A solution containing 0.2 g of the magnetic substances 4 dissolved in 2 ml of dichloromethane was cooled to 16 to 18° C. The solution was then added to 100 ml of a 0.1 M phosphate buffer (pH 7.0) containing 0.1% polyvinyl alcohol dissolved (EG-40, available from Nippon Synthetic Chemical Industry Co., Ltd.) and cooled down to 16 to 18° C. in advance and stirred at 7,000 rpm using a turbine-type homomixer (manufactured by Tokushu Kika Kogyo Co., Ltd.), to thereby obtain an O/W type emulsion. 5 ml of the purified enzyme solution (1), 1 g of (R)-3-hydroxybutyryl CoA (available from Sigma-Aldrich Japan K.K.), and 0.1 g of bovine serum albumin (available from Sigma Co.) were added to and dissolved in the obtained O/W type emulsion. The obtained O/W type emulsion was gently stirred at room temperature for 3 hours for PHA synthesis and vaporization of dichloromethane to solidify PHA dissolved in an oil phase, and was centrifuged at 1,500 rpm. The obtained precipitate was redispersed in distilled water, and the dispersion was further centrifuged to wash and remove free drugs. The obtained microcapsules were redispersed in a small amount of distilled water and freeze-dried, to thereby obtain hollow magnetic microcapsules 49 in powder form. An ultrasonic contrast agent employing the hollow magnetic microcapsules 49 is referred to as an ultrasonic contrast agent 49.

The observation results of the obtained microcapsule fine particles using an optical microscope and an electron microscope are shown in Table 16.

Further, the hollow magnetic microcapsules 49 were suspended in 20 ml of chloroform and the suspension was stirred at 60° C. for 20 hours to extract PHB constituting a coat. The extract was filtered through a membrane filter having a pore size of 0.45 μm, concentrated under reduced pressure using a rotary evaporator, and then subjected to methanolysis through a conventional method. The product was analyzed with a gas chromatograph-mass spectrometer (GC-MS: Shimadzu QP-5050; EI method) to identify a methylesterified compound of the PHB monomer unit. The peak of the main component in the obtained chromatogram had the same retention time as that of a sample methylesterified compound of hydroxybutyric acid. This result confirmed that the main component of the coat of the obtained hollow magnetic microcapsules 49 was PHB.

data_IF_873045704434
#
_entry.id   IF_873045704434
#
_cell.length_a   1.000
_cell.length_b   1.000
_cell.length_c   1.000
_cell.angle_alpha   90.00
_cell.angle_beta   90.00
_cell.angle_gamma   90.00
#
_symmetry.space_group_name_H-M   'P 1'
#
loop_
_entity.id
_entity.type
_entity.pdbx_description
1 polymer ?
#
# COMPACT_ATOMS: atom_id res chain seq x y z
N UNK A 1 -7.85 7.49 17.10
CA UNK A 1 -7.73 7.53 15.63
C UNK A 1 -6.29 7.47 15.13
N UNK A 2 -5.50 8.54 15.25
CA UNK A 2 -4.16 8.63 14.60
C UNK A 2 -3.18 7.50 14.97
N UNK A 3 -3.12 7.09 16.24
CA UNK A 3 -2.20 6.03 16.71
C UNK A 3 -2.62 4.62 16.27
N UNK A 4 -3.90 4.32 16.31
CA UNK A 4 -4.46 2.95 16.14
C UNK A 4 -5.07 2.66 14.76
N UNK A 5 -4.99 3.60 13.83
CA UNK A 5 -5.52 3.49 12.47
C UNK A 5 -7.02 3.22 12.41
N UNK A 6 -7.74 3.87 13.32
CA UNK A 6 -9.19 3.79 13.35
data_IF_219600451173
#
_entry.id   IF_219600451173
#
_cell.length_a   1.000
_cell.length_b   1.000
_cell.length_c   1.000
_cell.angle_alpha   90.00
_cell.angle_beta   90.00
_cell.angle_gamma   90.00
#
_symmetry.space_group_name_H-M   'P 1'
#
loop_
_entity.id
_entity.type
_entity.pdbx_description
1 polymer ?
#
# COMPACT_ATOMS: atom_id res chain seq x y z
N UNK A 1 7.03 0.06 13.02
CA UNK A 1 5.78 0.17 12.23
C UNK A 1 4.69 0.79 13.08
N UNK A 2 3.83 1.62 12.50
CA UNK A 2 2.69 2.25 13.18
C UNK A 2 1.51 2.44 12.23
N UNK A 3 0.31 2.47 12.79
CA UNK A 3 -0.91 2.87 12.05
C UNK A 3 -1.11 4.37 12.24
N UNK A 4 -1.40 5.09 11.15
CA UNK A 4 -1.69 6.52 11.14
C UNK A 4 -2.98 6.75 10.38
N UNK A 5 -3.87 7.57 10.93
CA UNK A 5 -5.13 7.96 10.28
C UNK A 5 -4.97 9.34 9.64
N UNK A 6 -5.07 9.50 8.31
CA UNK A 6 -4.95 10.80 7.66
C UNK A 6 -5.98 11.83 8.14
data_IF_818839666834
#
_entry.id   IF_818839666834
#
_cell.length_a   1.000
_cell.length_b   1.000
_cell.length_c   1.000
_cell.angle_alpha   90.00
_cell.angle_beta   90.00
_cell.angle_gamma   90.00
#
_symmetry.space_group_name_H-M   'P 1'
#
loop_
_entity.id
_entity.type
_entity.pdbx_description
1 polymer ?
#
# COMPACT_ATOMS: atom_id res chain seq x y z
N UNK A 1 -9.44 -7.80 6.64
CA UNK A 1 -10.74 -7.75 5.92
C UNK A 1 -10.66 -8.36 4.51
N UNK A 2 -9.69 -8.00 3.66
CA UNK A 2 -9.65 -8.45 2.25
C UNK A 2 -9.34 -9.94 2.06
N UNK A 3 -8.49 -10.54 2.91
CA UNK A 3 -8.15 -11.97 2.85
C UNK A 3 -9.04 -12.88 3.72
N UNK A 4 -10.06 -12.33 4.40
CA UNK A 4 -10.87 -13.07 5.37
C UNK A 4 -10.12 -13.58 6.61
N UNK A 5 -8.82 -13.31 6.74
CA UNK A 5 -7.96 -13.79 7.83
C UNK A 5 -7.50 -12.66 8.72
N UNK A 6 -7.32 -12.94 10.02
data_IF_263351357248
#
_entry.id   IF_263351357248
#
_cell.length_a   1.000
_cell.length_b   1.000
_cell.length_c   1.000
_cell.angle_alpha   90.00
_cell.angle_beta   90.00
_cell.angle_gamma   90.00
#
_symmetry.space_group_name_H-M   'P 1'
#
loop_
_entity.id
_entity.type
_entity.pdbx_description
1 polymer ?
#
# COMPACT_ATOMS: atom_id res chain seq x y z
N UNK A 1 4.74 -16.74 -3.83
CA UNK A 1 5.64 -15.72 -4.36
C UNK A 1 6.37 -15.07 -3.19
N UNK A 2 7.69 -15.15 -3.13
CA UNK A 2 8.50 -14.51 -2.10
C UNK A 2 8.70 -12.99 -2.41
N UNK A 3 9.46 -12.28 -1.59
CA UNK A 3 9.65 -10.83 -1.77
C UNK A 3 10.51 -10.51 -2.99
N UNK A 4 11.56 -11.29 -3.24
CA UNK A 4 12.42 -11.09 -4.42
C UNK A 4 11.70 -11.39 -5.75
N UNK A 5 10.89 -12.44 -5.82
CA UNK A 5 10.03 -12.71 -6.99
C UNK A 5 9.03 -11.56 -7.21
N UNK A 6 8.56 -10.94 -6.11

Further, the molecular weight of the PHB was measured by gel permeation chromatography (GPC: HLC-8020, manufactured by Tosoh Corporation; column: PLgel MIXED-C (5 μm), available from Polymer Laboratories; solvent: chloroform; column temperature: 40° C.; polystyrene equivalents). As a result, Mn (number average molecular weight)=75,000.

TABLE 16
Hollow
magnetic Example Average
capsule Compound particle
Example No. No. size (μm) Pore
124 46 1 7.3 None
125 47 6.8 None
126 48 7.0 None
127 49 7.4 None
Comparative 15 PLGA 6.3 Present
Example 4

Experimental Example 17

1 mass % aqueous dispersions of the respective hollow magnetic capsule particles 1, 16, 26, 36, and 46 to 49 obtained in Examples 74, 88, 98, 108, and 124 to 127 were withdrawn into syringes, and 1 cc each thereof was injected to a model device assuming a bladder and observed for 10 minutes from the injection using a diagnostic ultrasound system (EUB-565, 3.5 MHz, attached with a linear scanning probe, manufactured by Hitachi, Ltd.). Flow of fluid was clearly observed as strong echoes by resonance scattering in each case.

Experimental Example 18

1 mass % aqueous solutions of the respective hollow magnetic capsule particles 1, 16, 26, 36, and 46 to 49 obtained in Examples 74, 88, 98, 108, and 124 to 127 were withdrawn into syringes, and 1 cc each thereof was injected to a human vascular wall model device (flow rate: 2 to 3 cm/second; magnetic flux density at 1 cm from central portion of magnetic field: about 140 gausses; and magnetic gradient: 20 oersted/mm) and observed using a diagnostic ultrasound system (EUB-565, 3.5 MHz, attached with a linear scanning probe, manufactured by Hitachi, Ltd.). The observation at an initial stage of flow of the hollow magnetic capsule particles confirmed that all of the particles flowed by an inner wall of a tube. Further, the observation on the state 1 minute after the start of the flow confirmed that all of the particles aggregated at an inner wall surface of the tube.